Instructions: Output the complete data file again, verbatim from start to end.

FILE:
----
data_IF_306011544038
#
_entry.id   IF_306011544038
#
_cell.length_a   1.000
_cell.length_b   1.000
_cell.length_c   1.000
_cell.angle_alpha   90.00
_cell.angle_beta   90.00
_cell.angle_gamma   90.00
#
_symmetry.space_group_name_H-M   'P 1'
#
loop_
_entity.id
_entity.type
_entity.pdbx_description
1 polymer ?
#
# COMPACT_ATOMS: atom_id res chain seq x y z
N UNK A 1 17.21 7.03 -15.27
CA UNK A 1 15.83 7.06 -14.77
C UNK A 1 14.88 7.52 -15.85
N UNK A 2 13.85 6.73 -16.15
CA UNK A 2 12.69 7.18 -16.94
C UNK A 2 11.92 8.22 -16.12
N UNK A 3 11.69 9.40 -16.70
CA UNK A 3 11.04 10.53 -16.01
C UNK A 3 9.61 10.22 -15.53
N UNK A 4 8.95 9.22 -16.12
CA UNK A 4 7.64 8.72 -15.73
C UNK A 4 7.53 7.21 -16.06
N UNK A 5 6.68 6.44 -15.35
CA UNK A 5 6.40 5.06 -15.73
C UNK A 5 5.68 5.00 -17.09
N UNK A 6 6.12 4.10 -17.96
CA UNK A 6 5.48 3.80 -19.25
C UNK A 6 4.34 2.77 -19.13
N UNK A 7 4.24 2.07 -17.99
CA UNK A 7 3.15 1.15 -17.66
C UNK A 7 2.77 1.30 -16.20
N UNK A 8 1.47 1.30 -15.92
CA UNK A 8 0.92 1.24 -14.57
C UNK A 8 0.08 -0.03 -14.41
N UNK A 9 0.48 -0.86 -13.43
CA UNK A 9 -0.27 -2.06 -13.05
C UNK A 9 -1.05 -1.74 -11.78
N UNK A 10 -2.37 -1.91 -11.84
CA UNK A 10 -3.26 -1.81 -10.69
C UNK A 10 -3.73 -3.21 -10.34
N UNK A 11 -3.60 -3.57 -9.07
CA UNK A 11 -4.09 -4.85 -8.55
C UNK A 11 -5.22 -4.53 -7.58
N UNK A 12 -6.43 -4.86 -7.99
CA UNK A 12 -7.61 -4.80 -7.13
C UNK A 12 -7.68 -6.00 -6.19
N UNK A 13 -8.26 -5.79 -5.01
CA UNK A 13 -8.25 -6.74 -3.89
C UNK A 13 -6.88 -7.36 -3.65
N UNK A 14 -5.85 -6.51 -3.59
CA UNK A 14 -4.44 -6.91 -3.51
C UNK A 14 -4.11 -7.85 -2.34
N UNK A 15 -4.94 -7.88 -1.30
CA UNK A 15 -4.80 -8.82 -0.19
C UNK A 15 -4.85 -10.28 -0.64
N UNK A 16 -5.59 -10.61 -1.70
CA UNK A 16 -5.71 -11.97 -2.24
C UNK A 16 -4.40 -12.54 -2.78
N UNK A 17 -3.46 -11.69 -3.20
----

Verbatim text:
data_IF_306011544038
#
_entry.id   IF_306011544038
#
_cell.length_a   1.000
_cell.length_b   1.000
_cell.length_c   1.000
_cell.angle_alpha   90.00
_cell.angle_beta   90.00
_cell.angle_gamma   90.00
#
_symmetry.space_group_name_H-M   'P 1'
#
loop_
_entity.id
_entity.type
_entity.pdbx_description
1 polymer ?
#
# COMPACT_ATOMS: atom_id res chain seq x y z
N UNK A 1 17.21 7.03 -15.27
CA UNK A 1 15.83 7.06 -14.77
C UNK A 1 14.88 7.52 -15.85
N UNK A 2 13.85 6.73 -16.15
CA UNK A 2 12.69 7.18 -16.94
C UNK A 2 11.92 8.22 -16.12
N UNK A 3 11.69 9.40 -16.70
CA UNK A 3 11.04 10.53 -16.01
C UNK A 3 9.61 10.22 -15.53
N UNK A 4 8.95 9.22 -16.12
CA UNK A 4 7.64 8.72 -15.73
C UNK A 4 7.53 7.21 -16.06
N UNK A 5 6.68 6.44 -15.35
CA UNK A 5 6.40 5.06 -15.73
C UNK A 5 5.68 5.00 -17.09
N UNK A 6 6.12 4.10 -17.96
CA UNK A 6 5.48 3.80 -19.25
C UNK A 6 4.34 2.77 -19.13
N UNK A 7 4.24 2.07 -17.99
CA UNK A 7 3.15 1.15 -17.66
C UNK A 7 2.77 1.30 -16.20
N UNK A 8 1.47 1.30 -15.92
CA UNK A 8 0.92 1.24 -14.57
C UNK A 8 0.08 -0.03 -14.41
N UNK A 9 0.48 -0.86 -13.43
CA UNK A 9 -0.27 -2.06 -13.05
C UNK A 9 -1.05 -1.74 -11.78
N UNK A 10 -2.37 -1.91 -11.84
CA UNK A 10 -3.26 -1.81 -10.69
C UNK A 10 -3.73 -3.21 -10.34
N UNK A 11 -3.60 -3.57 -9.07
CA UNK A 11 -4.09 -4.85 -8.55
C UNK A 11 -5.22 -4.53 -7.58
N UNK A 12 -6.43 -4.86 -7.99
CA UNK A 12 -7.61 -4.80 -7.13
C UNK A 12 -7.68 -6.00 -6.19
N UNK A 13 -8.26 -5.79 -5.01
CA UNK A 13 -8.25 -6.74 -3.89
C UNK A 13 -6.88 -7.36 -3.65
N UNK A 14 -5.85 -6.51 -3.59
CA UNK A 14 -4.44 -6.91 -3.51
C UNK A 14 -4.11 -7.85 -2.34
N UNK A 15 -4.94 -7.88 -1.30
CA UNK A 15 -4.80 -8.82 -0.19
C UNK A 15 -4.85 -10.28 -0.64
N UNK A 16 -5.59 -10.61 -1.70
CA UNK A 16 -5.71 -11.97 -2.24
C UNK A 16 -4.40 -12.54 -2.78
N UNK A 17 -3.46 -11.69 -3.20